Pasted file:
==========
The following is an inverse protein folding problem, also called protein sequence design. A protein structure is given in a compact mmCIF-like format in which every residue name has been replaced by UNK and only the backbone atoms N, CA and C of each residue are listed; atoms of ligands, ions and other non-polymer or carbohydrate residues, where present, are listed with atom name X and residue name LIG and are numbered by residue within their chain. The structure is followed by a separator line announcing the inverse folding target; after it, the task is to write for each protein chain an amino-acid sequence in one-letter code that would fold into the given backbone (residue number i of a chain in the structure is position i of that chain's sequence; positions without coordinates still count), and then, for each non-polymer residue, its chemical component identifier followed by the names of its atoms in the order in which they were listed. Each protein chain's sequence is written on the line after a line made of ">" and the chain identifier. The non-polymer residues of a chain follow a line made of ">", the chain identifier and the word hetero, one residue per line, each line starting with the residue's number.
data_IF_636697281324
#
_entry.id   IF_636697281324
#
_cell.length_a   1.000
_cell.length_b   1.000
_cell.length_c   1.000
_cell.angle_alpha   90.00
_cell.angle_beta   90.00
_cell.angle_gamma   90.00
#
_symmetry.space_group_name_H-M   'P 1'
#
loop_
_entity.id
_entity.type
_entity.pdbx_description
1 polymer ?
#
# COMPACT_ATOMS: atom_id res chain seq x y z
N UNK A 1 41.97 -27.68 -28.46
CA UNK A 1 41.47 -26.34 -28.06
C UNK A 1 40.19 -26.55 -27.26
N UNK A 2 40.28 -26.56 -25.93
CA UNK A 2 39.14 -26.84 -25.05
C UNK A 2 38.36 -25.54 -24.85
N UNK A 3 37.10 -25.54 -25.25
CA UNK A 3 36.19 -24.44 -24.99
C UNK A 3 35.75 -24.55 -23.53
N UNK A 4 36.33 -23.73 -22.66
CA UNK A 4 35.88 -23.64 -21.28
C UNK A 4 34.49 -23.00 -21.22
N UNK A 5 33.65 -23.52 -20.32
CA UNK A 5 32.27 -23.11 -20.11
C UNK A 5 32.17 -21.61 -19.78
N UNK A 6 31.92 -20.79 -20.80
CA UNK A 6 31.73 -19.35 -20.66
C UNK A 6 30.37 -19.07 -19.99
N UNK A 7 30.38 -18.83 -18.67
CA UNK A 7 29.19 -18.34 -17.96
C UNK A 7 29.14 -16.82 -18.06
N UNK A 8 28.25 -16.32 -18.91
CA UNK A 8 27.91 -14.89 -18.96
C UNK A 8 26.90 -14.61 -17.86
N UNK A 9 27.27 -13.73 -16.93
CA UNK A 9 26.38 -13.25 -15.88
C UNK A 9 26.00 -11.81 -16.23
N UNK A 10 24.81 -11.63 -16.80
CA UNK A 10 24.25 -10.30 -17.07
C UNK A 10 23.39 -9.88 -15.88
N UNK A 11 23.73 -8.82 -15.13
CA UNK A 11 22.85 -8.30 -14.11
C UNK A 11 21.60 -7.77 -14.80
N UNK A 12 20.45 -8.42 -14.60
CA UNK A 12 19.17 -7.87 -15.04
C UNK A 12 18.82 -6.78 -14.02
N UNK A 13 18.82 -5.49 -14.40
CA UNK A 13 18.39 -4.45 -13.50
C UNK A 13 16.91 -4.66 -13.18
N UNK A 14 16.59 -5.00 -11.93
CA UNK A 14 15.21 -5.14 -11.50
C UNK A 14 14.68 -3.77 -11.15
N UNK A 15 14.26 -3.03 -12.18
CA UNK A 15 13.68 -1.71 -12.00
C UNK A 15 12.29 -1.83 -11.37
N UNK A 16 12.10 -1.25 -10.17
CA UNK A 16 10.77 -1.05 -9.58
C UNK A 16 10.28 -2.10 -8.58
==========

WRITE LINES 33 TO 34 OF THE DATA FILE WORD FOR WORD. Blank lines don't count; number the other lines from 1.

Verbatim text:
C UNK A 4 34.49 -23.00 -21.22
N UNK A 5 33.65 -23.52 -20.32